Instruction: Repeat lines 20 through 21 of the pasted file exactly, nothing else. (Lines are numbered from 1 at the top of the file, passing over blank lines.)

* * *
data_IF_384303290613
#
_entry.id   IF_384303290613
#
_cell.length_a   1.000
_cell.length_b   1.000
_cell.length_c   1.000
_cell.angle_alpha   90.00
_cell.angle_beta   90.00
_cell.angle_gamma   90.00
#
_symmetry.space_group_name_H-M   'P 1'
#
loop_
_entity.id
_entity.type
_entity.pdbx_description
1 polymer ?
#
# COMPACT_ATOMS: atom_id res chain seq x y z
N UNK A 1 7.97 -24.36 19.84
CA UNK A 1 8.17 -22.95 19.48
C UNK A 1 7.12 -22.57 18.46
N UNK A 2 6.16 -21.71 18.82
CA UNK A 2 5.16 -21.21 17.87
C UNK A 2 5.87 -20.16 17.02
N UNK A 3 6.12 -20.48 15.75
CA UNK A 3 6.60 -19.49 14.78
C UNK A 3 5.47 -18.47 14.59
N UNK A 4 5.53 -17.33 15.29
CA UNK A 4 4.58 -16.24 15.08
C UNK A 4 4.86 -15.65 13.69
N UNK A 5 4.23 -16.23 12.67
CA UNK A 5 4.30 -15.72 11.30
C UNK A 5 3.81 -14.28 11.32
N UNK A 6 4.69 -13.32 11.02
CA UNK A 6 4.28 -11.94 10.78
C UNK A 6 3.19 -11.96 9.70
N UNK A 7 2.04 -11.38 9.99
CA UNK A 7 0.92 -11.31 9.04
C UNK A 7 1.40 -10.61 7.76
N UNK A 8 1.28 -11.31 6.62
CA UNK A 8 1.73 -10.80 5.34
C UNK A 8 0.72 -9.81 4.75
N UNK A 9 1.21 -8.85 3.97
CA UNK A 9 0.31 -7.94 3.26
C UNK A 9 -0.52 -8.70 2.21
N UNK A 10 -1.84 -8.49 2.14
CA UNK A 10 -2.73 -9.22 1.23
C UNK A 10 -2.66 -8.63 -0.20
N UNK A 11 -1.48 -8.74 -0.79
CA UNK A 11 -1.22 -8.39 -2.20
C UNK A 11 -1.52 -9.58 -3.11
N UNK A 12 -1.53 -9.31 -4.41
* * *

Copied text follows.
# COMPACT_ATOMS: atom_id res chain seq x y z
N UNK A 1 7.97 -24.36 19.84